Nigeria rises five places in 2023 Corruption Perception Index

Nigeria has ranked 145 out of 180 countries and scored 25 out of 100 points in the recently launched 2023 Corruption Perception Index, published by Transparency International Nigeria.

The 2023 CPI is the first index under the Presidency of Bola Tinubu.

This represents a rise five places above its previous ranking in the 2022 CPI, where Nigeria placed 150 out of 180 countries, and scored 24 of 100 points.

The CPI score indicates the perceived level of public sector corruption on a scale of 0 (representing highly corrupt), to 100 (representing least corrupt perception).

Nigeria had its lowest CPI score in 1996, scoring 6.90, and its highest ever being 28 in 2016, in the first year of President Muhammadu Buhari’s administration.

Speaking during the official launch of the CPI in Abuja on Tuesday, the Executive Director of the Civil Society Legislative Advocacy Centre, Ibrahim Musa Rafsanjani, said the scores showed that Nigeria still had a lot of work to do at the national and regional levels. Noting that the country’s score was below the Sub-Saharan African average of 33 points.

“The index reveals that Nigeria scored 25 out of 100 points in the 2023 Corruption Perception Index, compared to 24 points in the year 2022 CPI, while Nigeria ranks 145 out of 180 countries, compared to 150 on 2022 CPI results. Nigeria’s score is low the sub-Saharan African average of 33 points. Most African countries show stagnation, ninety per cent of countries in Sub-Saharan Africa scored under 50.

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“This shows that it is a problem that we have both in the country and at the regional level and that we have to wake up to ensure that we do everything possible to defeat corruption and corrupt practices. You can see many reasons why these are happening, political corruption is on the increase, and when you loot the nation, and you are rewarded with the appointment, you will continue to do business as usual. So, at both national and regional levels, we have a lot of work to do to create a conducive atmosphere where development can thrive, and where democracy and electoral transparency can happen”, he said.

Highlighting the weaknesses and the reasons why Nigeria’s position had scarcely changed, the Country Director of Accountability Lab Nigeria, Friday Odeh, noted judicial and electoral corruption, as well as corruption in the security sector, as some of the key weaknesses that the country needed to improve on.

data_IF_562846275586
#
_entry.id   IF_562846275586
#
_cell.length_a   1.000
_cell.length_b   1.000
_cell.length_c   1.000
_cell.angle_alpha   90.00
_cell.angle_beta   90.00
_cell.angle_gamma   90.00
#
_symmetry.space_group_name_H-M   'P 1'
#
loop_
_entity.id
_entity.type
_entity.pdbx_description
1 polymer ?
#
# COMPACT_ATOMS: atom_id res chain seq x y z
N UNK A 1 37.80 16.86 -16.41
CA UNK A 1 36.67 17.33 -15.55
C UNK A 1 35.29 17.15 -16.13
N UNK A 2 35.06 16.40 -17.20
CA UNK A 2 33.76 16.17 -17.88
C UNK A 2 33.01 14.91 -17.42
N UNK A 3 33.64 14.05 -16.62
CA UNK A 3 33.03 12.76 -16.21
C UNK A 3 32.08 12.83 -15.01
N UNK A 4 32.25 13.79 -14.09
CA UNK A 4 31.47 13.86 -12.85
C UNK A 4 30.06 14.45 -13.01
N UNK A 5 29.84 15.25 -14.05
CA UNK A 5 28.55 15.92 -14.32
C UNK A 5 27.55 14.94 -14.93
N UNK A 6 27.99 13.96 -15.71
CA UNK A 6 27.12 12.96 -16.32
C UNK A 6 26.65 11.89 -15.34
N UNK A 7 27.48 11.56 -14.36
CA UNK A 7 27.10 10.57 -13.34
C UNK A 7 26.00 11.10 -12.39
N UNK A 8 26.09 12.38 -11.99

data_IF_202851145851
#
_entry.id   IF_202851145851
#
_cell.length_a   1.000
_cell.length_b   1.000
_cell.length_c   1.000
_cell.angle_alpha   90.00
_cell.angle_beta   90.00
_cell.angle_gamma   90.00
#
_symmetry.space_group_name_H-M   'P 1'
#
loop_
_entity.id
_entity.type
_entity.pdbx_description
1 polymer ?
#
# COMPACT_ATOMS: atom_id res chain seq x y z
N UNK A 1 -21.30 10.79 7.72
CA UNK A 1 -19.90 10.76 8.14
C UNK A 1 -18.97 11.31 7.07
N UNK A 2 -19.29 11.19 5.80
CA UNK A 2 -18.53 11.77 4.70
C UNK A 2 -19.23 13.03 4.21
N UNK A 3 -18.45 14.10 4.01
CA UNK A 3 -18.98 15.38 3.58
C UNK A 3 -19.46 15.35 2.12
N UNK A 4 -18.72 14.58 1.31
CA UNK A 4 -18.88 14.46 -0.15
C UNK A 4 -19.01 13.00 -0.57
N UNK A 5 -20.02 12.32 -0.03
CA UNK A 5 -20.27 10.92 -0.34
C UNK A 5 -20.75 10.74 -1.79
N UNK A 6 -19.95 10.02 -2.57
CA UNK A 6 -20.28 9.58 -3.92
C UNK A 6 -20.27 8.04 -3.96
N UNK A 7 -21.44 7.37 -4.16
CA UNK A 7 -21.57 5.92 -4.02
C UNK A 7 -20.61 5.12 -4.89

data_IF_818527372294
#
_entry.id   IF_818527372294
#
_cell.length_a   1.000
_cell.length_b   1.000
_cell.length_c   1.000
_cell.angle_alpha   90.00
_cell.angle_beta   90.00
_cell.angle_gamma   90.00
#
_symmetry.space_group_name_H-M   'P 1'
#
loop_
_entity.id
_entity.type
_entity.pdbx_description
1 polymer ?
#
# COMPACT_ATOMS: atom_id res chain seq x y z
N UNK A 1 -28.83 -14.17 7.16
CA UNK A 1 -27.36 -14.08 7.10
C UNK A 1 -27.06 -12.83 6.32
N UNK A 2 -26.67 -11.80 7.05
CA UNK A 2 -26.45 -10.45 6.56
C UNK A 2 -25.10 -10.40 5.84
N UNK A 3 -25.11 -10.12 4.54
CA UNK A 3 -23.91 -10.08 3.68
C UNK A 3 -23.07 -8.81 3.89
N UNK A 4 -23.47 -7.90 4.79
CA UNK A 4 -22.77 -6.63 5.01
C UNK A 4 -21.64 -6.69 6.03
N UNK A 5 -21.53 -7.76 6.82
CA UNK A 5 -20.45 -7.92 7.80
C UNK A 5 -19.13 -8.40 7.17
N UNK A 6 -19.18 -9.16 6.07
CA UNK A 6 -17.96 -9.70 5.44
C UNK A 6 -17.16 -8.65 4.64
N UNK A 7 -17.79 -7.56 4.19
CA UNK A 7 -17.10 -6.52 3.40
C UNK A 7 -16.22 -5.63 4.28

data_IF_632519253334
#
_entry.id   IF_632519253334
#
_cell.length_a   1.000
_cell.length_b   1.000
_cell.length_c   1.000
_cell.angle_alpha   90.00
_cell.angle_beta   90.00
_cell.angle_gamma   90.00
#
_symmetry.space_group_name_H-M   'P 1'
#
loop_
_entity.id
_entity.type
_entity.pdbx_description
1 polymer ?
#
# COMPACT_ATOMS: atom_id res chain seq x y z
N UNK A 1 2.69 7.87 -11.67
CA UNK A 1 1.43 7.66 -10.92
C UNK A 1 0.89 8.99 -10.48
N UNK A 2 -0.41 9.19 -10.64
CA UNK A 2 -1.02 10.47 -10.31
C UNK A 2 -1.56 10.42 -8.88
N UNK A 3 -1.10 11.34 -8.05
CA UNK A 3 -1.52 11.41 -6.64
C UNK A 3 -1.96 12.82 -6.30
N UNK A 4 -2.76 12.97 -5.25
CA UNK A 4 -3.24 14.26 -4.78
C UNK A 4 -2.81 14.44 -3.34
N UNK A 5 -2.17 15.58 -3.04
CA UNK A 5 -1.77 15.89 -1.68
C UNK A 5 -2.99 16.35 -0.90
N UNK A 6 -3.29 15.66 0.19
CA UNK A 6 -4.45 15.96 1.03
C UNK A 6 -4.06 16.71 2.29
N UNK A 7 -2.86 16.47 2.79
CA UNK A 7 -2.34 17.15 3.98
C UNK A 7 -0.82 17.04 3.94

“First, we have electoral corruption, which I think most of us are aware of. It is no longer news that the 2023 election dashed the hope of Nigerians, most especially those of the young population who were excited to come out to vote in 2023.

“But now we are not sure what will happen in the next elections. Still referencing the 2023 elections, the Nigerian Judiciary was expected to display independence and dispatch justice transparently, as well as in equity and fairness. However, different conflicting rulings by the different courts, have questioned the independence and integrity of the judiciary as an institution.

“The third weakness is the corruption in the security sector. The defence and security sector has accounted for 13.4% of the national budget. Over the years security budget has been the highest, if not the last three years across the years, which is about twice the sum of the next two sectors, talking about education which is 8.2% and infrastructure which is 5.7%.

“The primary aim of the government is to protect the life and property of citizens, we no longer know if that is the priority. Continuous corruption and wasteful expenditure in the security sector are likely to determine the success or failure of the development objectives of this new administration”, he stated.

The Index was aggregated from eight different sources including the Bertelsmann Foundation Transformation Index, Economist Intelligence Unit Country Ratings, Global Insights Country Risk Ratings, PRS International Country Risk Guide, Varieties of Democracy Project, World Bank Country Policy and Institutional Assessment, World Economic Forum Executive Opinion Survey as well as World Justice Project Rule of Law Index.

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